Synopses & Reviews
The art of visionaries, folk creators, spiritualists, recluses, the 'mad' and the socially marginalized, once scorned, is now recognized as speaking with great immediacy and power. Among the earliest to value and collect such work was the French artist Jean Dubuffet, who coined the term Art Brut, literally 'raw art' -- raw because it was 'uncooked' by culture, because it came directly from the psyche, touched by a raw nerve. Some fifty years later, a wave of enthusiasm for contemporary folk art has gripped countries as far apart as India and the United States. John Maizels ties these disparate strands together, providing a guide to the self-taught art of the twentieth century. Following a brief history of the recognition and study of this art, he examines the different theories and definitions that have grown up around the subject. Providing detailed expositions of the work of numerous individual artists, he offers a fascinating account of human creativity.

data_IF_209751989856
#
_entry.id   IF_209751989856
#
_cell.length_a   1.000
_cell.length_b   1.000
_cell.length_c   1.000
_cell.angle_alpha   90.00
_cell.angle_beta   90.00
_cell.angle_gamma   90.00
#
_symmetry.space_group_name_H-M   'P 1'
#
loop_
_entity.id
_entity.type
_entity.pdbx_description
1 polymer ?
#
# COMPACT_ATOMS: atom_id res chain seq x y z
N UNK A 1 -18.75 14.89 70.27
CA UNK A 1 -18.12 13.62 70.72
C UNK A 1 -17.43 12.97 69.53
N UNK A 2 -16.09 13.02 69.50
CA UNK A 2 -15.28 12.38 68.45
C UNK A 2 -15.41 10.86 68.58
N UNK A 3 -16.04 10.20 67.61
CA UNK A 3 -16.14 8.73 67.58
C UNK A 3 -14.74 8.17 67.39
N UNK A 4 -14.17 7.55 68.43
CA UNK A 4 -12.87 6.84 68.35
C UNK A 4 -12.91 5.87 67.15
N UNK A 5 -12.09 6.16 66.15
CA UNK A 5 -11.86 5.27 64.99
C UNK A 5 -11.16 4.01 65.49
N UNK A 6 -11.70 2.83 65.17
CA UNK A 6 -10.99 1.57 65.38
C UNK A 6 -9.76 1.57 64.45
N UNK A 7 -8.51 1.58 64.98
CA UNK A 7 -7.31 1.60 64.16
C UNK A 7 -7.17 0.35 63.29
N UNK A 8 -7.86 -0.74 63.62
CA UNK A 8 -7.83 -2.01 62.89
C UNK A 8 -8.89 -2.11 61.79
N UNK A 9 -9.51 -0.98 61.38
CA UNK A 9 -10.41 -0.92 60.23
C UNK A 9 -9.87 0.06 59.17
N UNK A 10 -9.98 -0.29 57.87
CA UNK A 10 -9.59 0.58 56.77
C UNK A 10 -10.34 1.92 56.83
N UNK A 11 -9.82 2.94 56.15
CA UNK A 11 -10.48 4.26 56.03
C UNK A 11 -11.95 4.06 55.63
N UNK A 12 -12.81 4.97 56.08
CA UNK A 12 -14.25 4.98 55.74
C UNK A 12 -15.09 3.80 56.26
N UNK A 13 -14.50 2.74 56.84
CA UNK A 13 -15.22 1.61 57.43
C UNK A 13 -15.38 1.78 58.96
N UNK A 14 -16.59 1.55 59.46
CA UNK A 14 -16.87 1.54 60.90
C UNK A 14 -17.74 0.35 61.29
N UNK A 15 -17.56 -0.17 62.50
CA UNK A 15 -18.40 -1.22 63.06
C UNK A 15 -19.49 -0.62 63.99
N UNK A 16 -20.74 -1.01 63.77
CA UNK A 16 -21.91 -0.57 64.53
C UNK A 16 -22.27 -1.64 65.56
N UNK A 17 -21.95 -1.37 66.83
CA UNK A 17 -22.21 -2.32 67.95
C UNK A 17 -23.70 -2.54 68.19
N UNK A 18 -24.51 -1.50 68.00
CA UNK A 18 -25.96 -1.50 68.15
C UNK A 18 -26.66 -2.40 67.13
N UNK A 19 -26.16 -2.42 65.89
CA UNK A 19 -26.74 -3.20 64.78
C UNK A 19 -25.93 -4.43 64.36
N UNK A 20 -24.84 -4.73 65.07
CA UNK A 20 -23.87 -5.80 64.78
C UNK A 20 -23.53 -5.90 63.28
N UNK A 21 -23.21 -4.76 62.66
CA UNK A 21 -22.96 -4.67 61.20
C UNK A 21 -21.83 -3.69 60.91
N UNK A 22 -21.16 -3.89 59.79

"Outsider" art - produced by visionaries, the "mad" and the socially marginalized - presents images of immediacy and power, arising outside accepted art circles. This book provides an account of the work of "outsiders", other non-academic artists, and builders of visionary environments.